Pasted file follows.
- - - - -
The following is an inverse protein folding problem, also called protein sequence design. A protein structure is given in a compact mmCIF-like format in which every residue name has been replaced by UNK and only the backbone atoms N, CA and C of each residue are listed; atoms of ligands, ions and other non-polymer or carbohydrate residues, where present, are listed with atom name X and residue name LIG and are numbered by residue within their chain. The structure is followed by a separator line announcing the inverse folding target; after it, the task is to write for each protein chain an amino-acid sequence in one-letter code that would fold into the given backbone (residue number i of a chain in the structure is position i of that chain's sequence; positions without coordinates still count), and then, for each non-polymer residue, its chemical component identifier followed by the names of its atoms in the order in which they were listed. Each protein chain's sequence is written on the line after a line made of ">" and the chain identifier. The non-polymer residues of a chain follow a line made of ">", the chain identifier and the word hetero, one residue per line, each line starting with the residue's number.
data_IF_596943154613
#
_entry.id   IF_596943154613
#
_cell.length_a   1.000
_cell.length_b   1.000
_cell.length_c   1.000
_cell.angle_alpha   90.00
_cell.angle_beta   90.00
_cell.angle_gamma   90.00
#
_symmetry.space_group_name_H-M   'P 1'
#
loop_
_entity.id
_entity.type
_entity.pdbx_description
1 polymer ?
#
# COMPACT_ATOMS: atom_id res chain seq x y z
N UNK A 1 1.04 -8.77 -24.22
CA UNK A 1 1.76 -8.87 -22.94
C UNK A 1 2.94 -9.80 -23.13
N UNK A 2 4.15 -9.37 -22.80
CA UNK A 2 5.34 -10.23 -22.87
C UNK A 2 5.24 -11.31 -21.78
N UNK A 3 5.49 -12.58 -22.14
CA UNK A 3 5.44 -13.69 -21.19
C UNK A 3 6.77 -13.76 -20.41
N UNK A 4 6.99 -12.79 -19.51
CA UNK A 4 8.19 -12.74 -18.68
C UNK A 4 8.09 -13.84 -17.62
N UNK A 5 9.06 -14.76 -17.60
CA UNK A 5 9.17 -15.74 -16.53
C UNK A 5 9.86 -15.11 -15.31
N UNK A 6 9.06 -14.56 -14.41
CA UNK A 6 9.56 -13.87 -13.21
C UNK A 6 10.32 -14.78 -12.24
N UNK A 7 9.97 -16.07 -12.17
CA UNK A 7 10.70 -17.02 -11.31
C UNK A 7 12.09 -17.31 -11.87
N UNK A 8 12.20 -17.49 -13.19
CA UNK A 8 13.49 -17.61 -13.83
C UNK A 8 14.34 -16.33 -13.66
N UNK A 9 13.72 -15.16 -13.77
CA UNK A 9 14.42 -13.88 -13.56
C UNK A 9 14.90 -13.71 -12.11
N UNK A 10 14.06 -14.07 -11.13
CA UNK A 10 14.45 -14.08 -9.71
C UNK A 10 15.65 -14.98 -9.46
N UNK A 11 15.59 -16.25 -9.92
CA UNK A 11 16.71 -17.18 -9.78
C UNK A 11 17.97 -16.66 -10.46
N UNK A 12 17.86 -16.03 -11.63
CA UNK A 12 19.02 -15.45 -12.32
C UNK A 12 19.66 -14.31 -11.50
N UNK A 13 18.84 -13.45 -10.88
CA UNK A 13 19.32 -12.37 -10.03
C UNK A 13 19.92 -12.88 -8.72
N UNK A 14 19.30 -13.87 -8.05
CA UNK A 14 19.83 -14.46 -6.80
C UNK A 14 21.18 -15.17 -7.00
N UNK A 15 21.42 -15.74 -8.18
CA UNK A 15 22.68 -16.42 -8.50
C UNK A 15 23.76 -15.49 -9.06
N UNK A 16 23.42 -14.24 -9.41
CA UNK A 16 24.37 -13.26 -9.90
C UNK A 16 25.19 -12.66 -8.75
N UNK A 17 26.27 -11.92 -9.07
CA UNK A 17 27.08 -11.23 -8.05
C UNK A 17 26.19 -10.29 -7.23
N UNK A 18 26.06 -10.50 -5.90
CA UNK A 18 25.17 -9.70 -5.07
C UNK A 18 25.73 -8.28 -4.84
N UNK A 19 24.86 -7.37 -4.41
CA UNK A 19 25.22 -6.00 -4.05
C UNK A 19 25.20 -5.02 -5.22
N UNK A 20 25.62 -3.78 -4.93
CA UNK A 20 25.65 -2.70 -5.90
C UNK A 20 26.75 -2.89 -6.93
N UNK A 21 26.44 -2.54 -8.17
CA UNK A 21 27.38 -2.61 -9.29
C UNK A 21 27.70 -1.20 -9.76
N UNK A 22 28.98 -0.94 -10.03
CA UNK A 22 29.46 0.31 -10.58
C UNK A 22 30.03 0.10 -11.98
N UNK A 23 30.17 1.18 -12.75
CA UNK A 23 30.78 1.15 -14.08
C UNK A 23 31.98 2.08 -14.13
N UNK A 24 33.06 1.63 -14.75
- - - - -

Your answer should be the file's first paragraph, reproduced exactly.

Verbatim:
The following is an inverse protein folding problem, also called protein sequence design. A protein structure is given in a compact mmCIF-like format in which every residue name has been replaced by UNK and only the backbone atoms N, CA and C of each residue are listed; atoms of ligands, ions and other non-polymer or carbohydrate residues, where present, are listed with atom name X and residue name LIG and are numbered by residue within their chain. The structure is followed by a separator line announcing the inverse folding target; after it, the task is to write for each protein chain an amino-acid sequence in one-letter code that would fold into the given backbone (residue number i of a chain in the structure is position i of that chain's sequence; positions without coordinates still count), and then, for each non-polymer residue, its chemical component identifier followed by the names of its atoms in the order in which they were listed. Each protein chain's sequence is written on the line after a line made of ">" and the chain identifier. The non-polymer residues of a chain follow a line made of ">", the chain identifier and the word hetero, one residue per line, each line starting with the residue's number.